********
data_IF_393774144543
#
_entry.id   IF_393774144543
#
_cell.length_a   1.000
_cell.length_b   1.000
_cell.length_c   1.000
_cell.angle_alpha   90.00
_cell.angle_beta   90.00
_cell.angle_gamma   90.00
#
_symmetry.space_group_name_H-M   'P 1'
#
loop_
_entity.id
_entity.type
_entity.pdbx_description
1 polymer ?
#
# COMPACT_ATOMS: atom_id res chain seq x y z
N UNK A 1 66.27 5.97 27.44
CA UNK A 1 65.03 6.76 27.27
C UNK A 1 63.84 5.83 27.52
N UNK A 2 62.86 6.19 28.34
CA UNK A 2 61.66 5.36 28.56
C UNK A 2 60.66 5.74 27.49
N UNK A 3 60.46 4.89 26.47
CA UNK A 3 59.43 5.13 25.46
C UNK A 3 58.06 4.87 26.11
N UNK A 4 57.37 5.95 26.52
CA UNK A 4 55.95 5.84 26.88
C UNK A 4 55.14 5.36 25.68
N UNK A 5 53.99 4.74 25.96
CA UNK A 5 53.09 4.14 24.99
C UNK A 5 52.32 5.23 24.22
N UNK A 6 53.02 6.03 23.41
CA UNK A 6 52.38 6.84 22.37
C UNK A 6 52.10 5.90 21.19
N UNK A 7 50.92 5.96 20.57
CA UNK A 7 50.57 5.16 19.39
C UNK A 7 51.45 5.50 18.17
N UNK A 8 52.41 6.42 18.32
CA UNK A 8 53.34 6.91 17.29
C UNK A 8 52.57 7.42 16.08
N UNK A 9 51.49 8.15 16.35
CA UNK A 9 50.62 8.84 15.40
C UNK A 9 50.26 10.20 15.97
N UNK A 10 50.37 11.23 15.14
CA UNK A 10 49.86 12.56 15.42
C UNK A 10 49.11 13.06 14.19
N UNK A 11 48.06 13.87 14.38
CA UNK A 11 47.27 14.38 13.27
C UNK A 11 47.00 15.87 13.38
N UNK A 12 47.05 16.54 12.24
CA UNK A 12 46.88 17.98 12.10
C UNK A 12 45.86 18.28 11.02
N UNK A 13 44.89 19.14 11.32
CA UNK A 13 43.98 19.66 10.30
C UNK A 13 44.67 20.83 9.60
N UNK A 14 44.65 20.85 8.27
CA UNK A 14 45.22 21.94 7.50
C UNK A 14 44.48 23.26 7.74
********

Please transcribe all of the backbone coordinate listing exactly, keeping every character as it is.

data_IF_393774144543
#
_entry.id   IF_393774144543
#
_cell.length_a   1.000
_cell.length_b   1.000
_cell.length_c   1.000
_cell.angle_alpha   90.00
_cell.angle_beta   90.00
_cell.angle_gamma   90.00
#
_symmetry.space_group_name_H-M   'P 1'
#
loop_
_entity.id
_entity.type
_entity.pdbx_description
1 polymer ?
#
# COMPACT_ATOMS: atom_id res chain seq x y z
N UNK A 1 66.27 5.97 27.44
CA UNK A 1 65.03 6.76 27.27
C UNK A 1 63.84 5.83 27.52
N UNK A 2 62.86 6.19 28.34
CA UNK A 2 61.66 5.36 28.56
C UNK A 2 60.66 5.74 27.49
N UNK A 3 60.46 4.89 26.47
CA UNK A 3 59.43 5.13 25.46
C UNK A 3 58.06 4.87 26.11
N UNK A 4 57.37 5.95 26.52
CA UNK A 4 55.95 5.84 26.88
C UNK A 4 55.14 5.36 25.68
N UNK A 5 53.99 4.74 25.96
CA UNK A 5 53.09 4.14 24.99
C UNK A 5 52.32 5.23 24.22
N UNK A 6 53.02 6.03 23.41
CA UNK A 6 52.38 6.84 22.37
C UNK A 6 52.10 5.90 21.19
N UNK A 7 50.92 5.96 20.57
CA UNK A 7 50.57 5.16 19.39
C UNK A 7 51.45 5.50 18.17
N UNK A 8 52.41 6.42 18.32
CA UNK A 8 53.34 6.91 17.29
C UNK A 8 52.57 7.42 16.08
N UNK A 9 51.49 8.15 16.35
CA UNK A 9 50.62 8.84 15.40
C UNK A 9 50.26 10.20 15.97
N UNK A 10 50.37 11.23 15.14
CA UNK A 10 49.86 12.56 15.42
C UNK A 10 49.11 13.06 14.19
N UNK A 11 48.06 13.87 14.38
CA UNK A 11 47.27 14.38 13.27
C UNK A 11 47.00 15.87 13.38
N UNK A 12 47.05 16.54 12.24
CA UNK A 12 46.88 17.98 12.10
C UNK A 12 45.86 18.28 11.02
N UNK A 13 44.89 19.14 11.32
CA UNK A 13 43.98 19.66 10.30
C UNK A 13 44.67 20.83 9.60
N UNK A 14 44.65 20.85 8.27
CA UNK A 14 45.22 21.94 7.50
C UNK A 14 44.48 23.26 7.74